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Article reviewed: Distribution of road accidents in policemen on
shift-work on Italian highways: the contributing role of sleepiness
Sleep Disorders Center, Department of Neurology, San Raffaele Institute, Milan, Italy
Assess the time distribution of road accidents and
the possible role of sleepiness among Italian highway-
patrol policemen working rotating shifts covering the
Cross-sectional study over a 4-year period.
Italian police shift-work operators on the highway
patrols in the period 1993–1997 who reported having
a trafﬁc accident while on duty (mean age ^ SD
35.5 ^ 9.1 years) from a sample of, on average,
about 600 police every day on the Italian highways.
They worked rapidly rotating shifts each lasting 6 h (4
days working and 1 day off) occurring in the following
order: 19:00 to 01:00 h (1st day), 13:00 to 19:00 h
(2nd day), 07:00 to 13:00 h (3rd day) and 01:00 to
07:00 h (4th day), day off (5th day).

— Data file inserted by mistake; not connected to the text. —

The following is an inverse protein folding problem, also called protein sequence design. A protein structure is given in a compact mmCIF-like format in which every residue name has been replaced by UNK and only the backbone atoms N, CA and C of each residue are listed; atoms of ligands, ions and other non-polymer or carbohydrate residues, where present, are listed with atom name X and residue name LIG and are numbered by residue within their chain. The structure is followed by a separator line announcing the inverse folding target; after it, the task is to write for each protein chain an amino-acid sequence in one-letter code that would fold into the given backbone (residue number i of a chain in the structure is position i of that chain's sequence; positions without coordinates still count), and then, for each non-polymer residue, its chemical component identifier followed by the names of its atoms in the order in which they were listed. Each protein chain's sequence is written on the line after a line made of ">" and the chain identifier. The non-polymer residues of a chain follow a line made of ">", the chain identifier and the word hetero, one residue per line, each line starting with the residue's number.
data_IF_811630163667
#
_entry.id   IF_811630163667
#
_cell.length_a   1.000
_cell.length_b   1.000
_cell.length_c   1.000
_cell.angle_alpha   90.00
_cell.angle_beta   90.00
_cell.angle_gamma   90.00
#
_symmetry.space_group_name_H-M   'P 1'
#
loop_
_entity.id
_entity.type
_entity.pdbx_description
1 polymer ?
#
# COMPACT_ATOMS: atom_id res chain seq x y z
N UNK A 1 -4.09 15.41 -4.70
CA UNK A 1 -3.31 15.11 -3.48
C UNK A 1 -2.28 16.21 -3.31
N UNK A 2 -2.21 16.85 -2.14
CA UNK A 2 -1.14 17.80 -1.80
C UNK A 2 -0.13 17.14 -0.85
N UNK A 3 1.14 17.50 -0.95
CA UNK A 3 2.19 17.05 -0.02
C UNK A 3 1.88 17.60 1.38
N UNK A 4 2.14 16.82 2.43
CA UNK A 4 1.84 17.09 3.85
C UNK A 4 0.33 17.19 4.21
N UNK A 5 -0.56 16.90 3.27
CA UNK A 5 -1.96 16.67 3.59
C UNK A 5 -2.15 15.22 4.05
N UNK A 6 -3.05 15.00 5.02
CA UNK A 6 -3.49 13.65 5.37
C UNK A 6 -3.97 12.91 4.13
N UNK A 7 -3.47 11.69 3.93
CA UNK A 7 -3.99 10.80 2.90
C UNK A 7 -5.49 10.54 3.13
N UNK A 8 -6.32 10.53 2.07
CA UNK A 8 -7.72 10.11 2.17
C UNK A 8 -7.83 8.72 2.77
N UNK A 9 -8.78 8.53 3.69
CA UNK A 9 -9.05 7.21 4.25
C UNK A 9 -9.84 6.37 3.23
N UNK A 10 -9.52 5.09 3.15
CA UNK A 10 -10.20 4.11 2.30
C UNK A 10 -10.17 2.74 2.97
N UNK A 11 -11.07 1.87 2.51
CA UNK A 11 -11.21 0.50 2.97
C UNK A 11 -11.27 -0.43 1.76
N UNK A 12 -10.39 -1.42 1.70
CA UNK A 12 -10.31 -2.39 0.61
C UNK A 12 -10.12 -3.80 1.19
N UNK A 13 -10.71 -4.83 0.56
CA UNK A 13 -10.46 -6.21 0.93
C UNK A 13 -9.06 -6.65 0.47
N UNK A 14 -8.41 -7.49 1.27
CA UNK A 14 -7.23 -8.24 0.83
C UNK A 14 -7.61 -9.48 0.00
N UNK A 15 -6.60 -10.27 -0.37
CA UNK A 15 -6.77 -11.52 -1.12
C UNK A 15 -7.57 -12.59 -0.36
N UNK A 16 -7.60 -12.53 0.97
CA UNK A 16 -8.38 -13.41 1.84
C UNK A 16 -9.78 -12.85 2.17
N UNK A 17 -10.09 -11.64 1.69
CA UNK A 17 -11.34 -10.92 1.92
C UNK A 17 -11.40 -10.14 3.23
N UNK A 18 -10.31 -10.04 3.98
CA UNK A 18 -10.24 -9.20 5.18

All the reported road accidents (n ¼ 1218) were
analyzed each hour for temporal occurrence and
subject characteristics (noted by time of the day, age
of the policeman at the wheel, working period and
years of shift-work). Data, adjusted for trafﬁc density,
were compared with the same data from the general
population in the same period of time and on the same
Sleep–wake habits of policemen involved in the
accidents were determined from detailed telephone
interviews by trained physicians of the State Police.
Possible relationships between trafﬁc density and
temporal distribution of accidents in the 24-h periods
were analyzed using linear regressions. Group and
cluster analyses were used to evaluate particular
patterns of accident distributions in relation to two
regressors (low and high trafﬁc density). The impor-
tance of fatigue (at the wheel) and sleep homeostasis
were also analyzed by linear regression. Spearman
correlation statistics were calculated with dependent
variables of accidents ascribed to sleepiness both in
shift work policemen and also in the general popula-
tion, at the same time of the day and in the same
Accidents occurring during the day shifts were
signiﬁcantly correlated with the trafﬁc density (from
Sleep Medicine 2 (2001) 561–563
1389-9457/01/$ - see front matter q 2001 Elsevier Science B.V. All rights reserved.
Garbarino S, Nobili L, Beelke M, Balestra V, Carrea P, Ferrillo
F. Med Lav 2000;91:486-493.
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E-mail address: email@example.com (M. Zucconi).